The code base is a mixture of mature core code from Google Wave, and somewhat immature integration code forming WIAB. WIAB is quickly becoming highly functional and is already in a very "demoable" state. The development mailing lists are very active indicating wide community support. We recognize that now is a good time to migrate to the Apache Foundation while the codebase and community is a manageable size. Assuming the current momentum continues, we expect strong growth in the code and community in the near future.


The initial set of committers includes many Google employees, and there is an active and growing community outside Google contributing to WIAB already today. Google culture itself encourages meritocracy, and the community has always grown – and will continue to grow – in this fashion.

As shown by the initial committers list below, several members from outside of Google have already demonstrated interest, skill, and commitment to contributing to the project. These individuals have been recognized on those merits by the initial committers. Their selection as the first wave of new committers is a sign of the burgeoning meritocracy.


Wave currently has a healthy community around, with conversations hosted at We plan to move this community to the Apache Software Foundation incubator.

Core Developers

The initial committers comes from a variety of backgrounds and includes many from Google. There are a few existing Apache committers amongst this initial group. We anticipate early future committers coming from places like Novell, SAP, companies related to the US Navy's usage of wave, startups in the wave ecosystem, and many independent individuals.


The developers of WIAB want to work with the Apache Software Foundation because Apache has proven to provide a strong foundation with good infrastructure and support for developing projects in an open community. As WIAB continues to grow, the community will look to both reuse available Apache projects as well as look for opportunities to contribute back to the larger Apache community.

Known Risks

Orphaned products

Wave is a new means for communication, and thus it is still maturing. While the initial implementation (Google Wave) did not gain sufficient traction for it to continue as a standalone Google product, there are other related projects (e.g. Novell Vibe, SAP StreamWork), and several startups in the space that are continuing to build on the technology. In addition, the US Navy has contracted with four companies as part of evaluating using wave technology on every ship. The community itself is still growing, with several new contributors recently added.

Inexperience with Open Source

The initial committers have varying degrees of experience with open source projects. Many from the community are familiar with open source.

Homogeneous Developers

The initial set of developers does include many from Google. However, the project has accepted many patches from independent individuals, and some have already gained committership. Several companies have expressed interest and forty individuals participated in the Wave Summit.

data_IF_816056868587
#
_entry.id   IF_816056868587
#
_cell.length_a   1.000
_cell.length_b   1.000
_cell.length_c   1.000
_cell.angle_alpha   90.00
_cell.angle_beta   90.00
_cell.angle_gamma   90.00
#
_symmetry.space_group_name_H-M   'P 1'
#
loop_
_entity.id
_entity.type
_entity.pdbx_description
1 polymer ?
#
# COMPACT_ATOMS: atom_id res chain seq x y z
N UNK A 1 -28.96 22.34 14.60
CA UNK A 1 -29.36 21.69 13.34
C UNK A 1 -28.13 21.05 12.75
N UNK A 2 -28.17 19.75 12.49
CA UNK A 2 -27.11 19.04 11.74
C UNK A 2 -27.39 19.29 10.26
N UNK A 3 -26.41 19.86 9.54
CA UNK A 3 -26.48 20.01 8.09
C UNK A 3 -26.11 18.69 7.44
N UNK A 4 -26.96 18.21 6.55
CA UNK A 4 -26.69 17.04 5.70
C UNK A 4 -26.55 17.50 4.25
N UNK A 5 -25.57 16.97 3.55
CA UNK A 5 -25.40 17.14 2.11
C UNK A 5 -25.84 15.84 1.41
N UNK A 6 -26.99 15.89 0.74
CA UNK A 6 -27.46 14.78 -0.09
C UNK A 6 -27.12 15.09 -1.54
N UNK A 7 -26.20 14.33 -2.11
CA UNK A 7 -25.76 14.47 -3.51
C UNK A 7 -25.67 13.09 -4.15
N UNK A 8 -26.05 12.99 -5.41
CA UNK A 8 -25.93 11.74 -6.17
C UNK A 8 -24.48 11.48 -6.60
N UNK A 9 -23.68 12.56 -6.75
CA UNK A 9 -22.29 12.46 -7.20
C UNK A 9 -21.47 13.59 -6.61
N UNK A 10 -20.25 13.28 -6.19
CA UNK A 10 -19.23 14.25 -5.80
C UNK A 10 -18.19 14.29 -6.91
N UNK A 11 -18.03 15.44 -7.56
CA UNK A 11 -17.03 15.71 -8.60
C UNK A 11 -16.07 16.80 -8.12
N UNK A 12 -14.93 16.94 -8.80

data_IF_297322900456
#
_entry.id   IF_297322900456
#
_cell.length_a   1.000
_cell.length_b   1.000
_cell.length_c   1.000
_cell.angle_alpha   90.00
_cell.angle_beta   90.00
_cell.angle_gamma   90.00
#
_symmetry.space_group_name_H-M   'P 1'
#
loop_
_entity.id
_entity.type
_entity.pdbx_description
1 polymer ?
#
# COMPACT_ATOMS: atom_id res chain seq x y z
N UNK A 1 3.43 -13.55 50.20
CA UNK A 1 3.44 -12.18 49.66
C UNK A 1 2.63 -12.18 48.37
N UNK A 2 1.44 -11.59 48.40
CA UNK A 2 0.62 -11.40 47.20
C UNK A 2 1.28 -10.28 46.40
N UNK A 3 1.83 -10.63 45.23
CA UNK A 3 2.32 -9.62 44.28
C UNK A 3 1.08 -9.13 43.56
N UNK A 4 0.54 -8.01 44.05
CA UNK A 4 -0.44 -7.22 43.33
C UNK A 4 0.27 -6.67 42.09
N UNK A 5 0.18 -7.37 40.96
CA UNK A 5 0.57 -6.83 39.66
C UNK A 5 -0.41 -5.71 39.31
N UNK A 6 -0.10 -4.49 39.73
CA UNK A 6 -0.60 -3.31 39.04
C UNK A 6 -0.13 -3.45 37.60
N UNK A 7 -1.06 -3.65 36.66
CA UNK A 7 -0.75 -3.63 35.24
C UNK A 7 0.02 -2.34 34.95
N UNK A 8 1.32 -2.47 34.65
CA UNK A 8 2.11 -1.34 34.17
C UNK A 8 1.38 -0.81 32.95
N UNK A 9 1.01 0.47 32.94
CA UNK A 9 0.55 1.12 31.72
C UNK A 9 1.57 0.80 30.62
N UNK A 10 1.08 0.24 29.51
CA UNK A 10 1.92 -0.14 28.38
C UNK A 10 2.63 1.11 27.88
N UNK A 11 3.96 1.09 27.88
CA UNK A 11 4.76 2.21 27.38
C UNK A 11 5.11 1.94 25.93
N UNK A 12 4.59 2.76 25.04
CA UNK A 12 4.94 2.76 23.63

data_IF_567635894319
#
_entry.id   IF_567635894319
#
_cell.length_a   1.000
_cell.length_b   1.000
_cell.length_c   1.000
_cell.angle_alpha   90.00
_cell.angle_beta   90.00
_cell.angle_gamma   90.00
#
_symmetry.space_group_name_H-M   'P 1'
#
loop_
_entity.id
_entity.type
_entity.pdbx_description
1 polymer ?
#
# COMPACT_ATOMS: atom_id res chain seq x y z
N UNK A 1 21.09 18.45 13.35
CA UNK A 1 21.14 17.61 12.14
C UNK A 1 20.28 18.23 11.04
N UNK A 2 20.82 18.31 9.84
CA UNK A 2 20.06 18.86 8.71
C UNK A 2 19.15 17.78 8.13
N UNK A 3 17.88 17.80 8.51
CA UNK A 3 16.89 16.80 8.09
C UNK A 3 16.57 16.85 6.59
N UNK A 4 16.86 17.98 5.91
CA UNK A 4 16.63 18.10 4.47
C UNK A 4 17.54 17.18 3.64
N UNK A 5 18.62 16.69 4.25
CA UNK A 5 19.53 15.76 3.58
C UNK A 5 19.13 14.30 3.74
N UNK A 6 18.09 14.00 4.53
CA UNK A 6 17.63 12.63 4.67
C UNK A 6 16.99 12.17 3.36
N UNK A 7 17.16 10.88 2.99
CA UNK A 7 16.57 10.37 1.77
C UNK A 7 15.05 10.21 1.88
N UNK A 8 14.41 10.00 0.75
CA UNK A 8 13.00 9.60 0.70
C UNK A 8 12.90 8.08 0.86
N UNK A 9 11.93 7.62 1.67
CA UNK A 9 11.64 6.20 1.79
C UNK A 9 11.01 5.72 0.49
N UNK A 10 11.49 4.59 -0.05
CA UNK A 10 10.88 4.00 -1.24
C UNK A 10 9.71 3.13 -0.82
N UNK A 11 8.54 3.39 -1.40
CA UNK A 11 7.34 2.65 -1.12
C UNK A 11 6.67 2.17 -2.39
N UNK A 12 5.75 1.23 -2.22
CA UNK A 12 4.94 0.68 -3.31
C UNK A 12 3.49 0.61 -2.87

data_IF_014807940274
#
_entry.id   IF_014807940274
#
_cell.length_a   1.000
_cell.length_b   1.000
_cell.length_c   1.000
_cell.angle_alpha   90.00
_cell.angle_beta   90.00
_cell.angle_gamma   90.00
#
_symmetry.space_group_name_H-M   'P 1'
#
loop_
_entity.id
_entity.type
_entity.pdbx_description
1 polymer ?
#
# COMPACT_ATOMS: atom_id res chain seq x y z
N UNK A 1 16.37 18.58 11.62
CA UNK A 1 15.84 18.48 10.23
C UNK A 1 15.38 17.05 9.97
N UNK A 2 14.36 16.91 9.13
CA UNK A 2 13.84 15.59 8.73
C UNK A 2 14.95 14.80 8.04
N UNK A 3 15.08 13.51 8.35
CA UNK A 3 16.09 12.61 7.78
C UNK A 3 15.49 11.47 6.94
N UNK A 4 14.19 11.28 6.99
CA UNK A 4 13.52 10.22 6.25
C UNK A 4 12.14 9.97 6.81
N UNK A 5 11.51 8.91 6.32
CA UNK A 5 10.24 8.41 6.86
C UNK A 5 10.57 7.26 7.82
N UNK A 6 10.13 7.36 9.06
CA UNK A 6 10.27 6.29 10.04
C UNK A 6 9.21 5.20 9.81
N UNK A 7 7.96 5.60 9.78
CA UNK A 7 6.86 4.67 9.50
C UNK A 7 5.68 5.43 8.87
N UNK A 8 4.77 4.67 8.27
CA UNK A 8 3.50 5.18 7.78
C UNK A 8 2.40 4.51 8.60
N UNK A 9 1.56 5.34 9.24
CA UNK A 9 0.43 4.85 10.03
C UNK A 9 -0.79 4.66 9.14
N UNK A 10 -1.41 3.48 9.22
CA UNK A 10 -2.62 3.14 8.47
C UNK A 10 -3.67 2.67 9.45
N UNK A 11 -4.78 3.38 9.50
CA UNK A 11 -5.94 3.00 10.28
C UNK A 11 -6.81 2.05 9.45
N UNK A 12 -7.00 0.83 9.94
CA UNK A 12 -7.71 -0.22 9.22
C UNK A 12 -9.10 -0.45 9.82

Reliance on Salaried Developers

Following Google's change of focus for Wave in August, some of Wave's Google developers have chosen to continue working on Wave, but it is imperative that we continue to grow the community larger in the coming months.

Relationships with Other Apache Products

We currently use the following libraries from Apache
  • Commons CLI
  • Commons Codec
  • Commons HttpClient
  • Commons Logging
  • Velocity
  • Ant
We've also contributed the Wave Gadget implementation into the Apache Shindig project.


Entry point for documentation of all the specs and designs.

Initial Source

The initial source will come from This consists of the Java code necessary for the client and server. These are already open source repositories licensed under the Apache Public License.

Source and Intellectual Property Submission Plan

Beginning with the initial unveiling, Google published a liberal patent license:
Subject to the terms and conditions of this License, Google and its affiliates hereby grant to you a perpetual, worldwide, non-exclusive, no-charge, royalty-free, irrevocable (except as stated in this License) patent license for patents necessarily infringed by implementation of this specification. If you institute patent litigation against any entity (including a cross-claim or counterclaim in a lawsuit) alleging that the implementation of the specification constitutes direct or contributory patent infringement, then any patent licenses for the specification granted to you under this License shall terminate as of the date such litigation is filed.


Google retains all rights to the trademarks "GOOGLE WAVE" and the wave design logo, neither of which will be used in the Apache Wave project.

External Dependencies

In addition to the previously mentioned Apache dependencies, the initial code relies on the following libraries that have Apache compatible licenses:
antlr, aopalliance, asm, bouncycastle, cglib, dom4j, emma, gson, guava, guice, gwt, gxp, hamcrest, jackson, jdom, jetty, jline, jmock, joda_time, jsr305, junit, libidn, mockito, mongo-driver, oauth, protobuf, protobuf-format-java, protostuff, stringtemplate, websocket, whack, xpp3